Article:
225918 Coping strategies of the Jackson Heart Study

Monday, November 8, 2010

Clifton C. Addison, PhD , Jackson Heart Study/Project Health, Jackson State University, Jackson, MS
Brenda W. Jenkins, MPH, PhD , Jackson Heart Study/Project Health, Jackson State University, Jackson, MS
Daniel Sarpong, PhD , Jackson Heart Study, Jackson State University, Jackson, MS
Monique S. White, MPH , Department of Epidemiology and Biostatistics, Jackson State University, Jackson, MS
Gregory Wilson, MA , Jackson Heart Study, Jackson State Univerisity, Jackson, MS
Darlene Thurston, PhD , School of Education, Jackson State Univerisity, Jackson, MS
Background: Two general coping strategies have been noted: problem-solving strategies which represent efforts to do something active to alleviate stressful circumstances, and emotion-focused coping strategies that involve efforts to regulate the emotional consequences of stressful or potentially stressful events. Research indicates that people use both types of strategies to combat most stressful events. The purpose of the study was to investigate coping behaviors among African American participants in the Jackson Heart Study to identify associations between self-reported coping strategies and self-reported cardiovascular disease (CVD) status, such as heart attacks, stroke symptoms, kidney disease, diabetes, high blood pressure and cholesterol. Methods: Structured interviews were conducted through the use of the CSI-SF with 5302 African Americans participating in the Jackson Heart Study. The CSI-SF is believed to adequately measure coping behaviors of African-Americans. Pearson r correlation analyses were conducted using the participants' coping strategies. Multiple regression analysis was computed to examine the degree of the relationship of the variables and the predictability potential. Results: Physical health outcomes are improved with an active compared to avoidant coping strategy. Active coping with disease was associated with fewer recurrences and longer survival rate. Avoidance coping was associated with more disease occurrences. Discussion: Behavioral and self-management practices can influence health status. By adequately addressing an individual's ability to cope with psychological distress, medical personnel can assist individuals to develop strategies/practices for improving health outcomes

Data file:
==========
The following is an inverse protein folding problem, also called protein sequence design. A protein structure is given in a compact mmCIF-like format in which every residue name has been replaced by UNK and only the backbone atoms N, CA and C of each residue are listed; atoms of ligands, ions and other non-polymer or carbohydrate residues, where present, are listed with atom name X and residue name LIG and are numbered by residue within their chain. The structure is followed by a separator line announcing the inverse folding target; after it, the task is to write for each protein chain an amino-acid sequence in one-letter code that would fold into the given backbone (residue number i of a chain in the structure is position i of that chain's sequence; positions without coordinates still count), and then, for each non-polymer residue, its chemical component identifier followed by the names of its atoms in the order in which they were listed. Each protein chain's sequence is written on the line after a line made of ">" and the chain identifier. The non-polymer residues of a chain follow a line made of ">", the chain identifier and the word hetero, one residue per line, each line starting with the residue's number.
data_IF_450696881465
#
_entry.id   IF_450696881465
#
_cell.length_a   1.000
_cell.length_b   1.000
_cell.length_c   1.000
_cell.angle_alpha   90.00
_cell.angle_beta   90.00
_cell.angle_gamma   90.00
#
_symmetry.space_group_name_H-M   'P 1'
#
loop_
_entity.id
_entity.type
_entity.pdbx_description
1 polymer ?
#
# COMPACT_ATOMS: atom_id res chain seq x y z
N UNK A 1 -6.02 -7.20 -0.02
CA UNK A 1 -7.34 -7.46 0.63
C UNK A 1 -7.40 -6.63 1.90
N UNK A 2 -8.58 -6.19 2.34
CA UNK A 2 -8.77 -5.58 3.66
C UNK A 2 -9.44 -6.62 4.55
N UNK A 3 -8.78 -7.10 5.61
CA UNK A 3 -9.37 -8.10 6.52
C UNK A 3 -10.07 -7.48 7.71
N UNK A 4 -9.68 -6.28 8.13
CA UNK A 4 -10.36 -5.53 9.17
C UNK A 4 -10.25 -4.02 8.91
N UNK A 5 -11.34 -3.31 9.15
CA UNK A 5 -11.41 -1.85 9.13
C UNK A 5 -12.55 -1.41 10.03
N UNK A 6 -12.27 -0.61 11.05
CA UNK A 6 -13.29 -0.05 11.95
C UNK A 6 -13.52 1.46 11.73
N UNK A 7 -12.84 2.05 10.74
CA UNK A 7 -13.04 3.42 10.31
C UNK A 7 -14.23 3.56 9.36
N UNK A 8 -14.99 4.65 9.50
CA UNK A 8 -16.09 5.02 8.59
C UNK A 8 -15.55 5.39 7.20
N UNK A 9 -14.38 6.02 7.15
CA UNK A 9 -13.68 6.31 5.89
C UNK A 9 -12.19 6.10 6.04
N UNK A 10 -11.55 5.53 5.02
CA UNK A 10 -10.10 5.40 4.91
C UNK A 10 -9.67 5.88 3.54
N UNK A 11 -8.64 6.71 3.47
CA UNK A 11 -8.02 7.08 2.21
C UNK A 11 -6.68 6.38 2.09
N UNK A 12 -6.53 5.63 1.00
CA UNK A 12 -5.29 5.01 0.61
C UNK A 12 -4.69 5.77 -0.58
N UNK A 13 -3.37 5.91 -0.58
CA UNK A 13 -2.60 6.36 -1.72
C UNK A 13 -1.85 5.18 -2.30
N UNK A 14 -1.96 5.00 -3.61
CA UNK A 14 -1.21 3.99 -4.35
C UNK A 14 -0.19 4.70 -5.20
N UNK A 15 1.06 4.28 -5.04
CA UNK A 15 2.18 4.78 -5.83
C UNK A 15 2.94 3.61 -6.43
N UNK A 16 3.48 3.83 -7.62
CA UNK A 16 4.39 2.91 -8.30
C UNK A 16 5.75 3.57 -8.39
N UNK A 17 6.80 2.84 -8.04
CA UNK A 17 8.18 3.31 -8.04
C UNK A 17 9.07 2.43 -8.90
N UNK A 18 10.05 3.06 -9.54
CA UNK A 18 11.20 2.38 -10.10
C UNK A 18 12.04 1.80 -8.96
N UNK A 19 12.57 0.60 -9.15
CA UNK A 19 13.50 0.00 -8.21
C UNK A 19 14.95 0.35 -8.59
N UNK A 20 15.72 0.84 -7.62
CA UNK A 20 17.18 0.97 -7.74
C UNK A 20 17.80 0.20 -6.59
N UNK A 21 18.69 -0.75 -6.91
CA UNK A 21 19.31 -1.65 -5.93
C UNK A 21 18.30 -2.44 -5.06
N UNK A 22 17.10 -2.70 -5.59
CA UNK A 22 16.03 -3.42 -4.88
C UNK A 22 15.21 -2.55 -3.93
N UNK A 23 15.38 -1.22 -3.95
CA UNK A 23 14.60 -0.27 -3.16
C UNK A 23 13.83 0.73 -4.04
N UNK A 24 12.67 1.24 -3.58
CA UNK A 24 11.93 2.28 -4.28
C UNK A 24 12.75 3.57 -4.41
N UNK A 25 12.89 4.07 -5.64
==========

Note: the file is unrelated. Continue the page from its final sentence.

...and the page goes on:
Learning Areas:
Chronic disease management and prevention
Diversity and culture
Environmental health sciences

Learning Objectives:
1. Identify the coping skills of African American in the Jackson Heart Study 2. Evaluate the relationship between risk factors and coping strategies among African American.

Keywords: African American, Chronic (CVD)

Presenting author's disclosure statement:

Qualified on the content I am responsible for because: I have completed research and have been involved in research many years. I am an investigator with the Jackson Heart Study
Any relevant financial relationships? No

I agree to comply with the American Public Health Association Conflict of Interest and Commercial Support Guidelines, and to disclose to the participants any off-label or experimental uses of a commercial product or service discussed in my presentation.